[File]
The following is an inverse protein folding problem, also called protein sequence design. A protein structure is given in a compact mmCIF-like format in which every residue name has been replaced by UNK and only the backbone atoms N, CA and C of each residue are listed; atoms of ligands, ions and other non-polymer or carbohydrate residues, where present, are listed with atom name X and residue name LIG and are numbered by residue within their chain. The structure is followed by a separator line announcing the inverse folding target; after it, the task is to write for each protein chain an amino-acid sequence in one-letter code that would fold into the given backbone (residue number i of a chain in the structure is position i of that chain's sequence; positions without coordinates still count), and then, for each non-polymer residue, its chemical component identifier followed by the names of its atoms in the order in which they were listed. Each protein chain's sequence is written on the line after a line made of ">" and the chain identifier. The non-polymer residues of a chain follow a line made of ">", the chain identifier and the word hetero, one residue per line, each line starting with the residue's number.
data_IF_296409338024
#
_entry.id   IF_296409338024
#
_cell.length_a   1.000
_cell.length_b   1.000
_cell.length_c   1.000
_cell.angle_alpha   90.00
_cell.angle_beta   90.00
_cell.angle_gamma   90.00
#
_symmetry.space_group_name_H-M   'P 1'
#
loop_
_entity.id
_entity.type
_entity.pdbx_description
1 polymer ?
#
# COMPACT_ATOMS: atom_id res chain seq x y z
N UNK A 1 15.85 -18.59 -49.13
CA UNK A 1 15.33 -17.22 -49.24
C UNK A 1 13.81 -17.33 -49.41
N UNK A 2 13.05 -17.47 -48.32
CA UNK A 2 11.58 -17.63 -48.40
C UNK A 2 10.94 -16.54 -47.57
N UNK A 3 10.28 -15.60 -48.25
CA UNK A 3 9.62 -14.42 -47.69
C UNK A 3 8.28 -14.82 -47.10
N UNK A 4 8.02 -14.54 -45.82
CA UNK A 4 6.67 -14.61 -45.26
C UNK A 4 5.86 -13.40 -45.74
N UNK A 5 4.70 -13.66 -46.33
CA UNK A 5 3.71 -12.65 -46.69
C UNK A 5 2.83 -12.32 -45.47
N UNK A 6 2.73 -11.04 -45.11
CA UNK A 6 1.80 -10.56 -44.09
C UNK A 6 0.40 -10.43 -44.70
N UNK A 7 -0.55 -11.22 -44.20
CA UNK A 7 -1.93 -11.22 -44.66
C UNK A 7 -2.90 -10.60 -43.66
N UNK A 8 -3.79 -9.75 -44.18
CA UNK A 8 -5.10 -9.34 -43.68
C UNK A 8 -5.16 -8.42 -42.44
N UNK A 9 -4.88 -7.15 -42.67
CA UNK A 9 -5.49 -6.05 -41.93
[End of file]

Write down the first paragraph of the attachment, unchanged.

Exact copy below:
The following is an inverse protein folding problem, also called protein sequence design. A protein structure is given in a compact mmCIF-like format in which every residue name has been replaced by UNK and only the backbone atoms N, CA and C of each residue are listed; atoms of ligands, ions and other non-polymer or carbohydrate residues, where present, are listed with atom name X and residue name LIG and are numbered by residue within their chain. The structure is followed by a separator line announcing the inverse folding target; after it, the task is to write for each protein chain an amino-acid sequence in one-letter code that would fold into the given backbone (residue number i of a chain in the structure is position i of that chain's sequence; positions without coordinates still count), and then, for each non-polymer residue, its chemical component identifier followed by the names of its atoms in the order in which they were listed. Each protein chain's sequence is written on the line after a line made of ">" and the chain identifier. The non-polymer residues of a chain follow a line made of ">", the chain identifier and the word hetero, one residue per line, each line starting with the residue's number.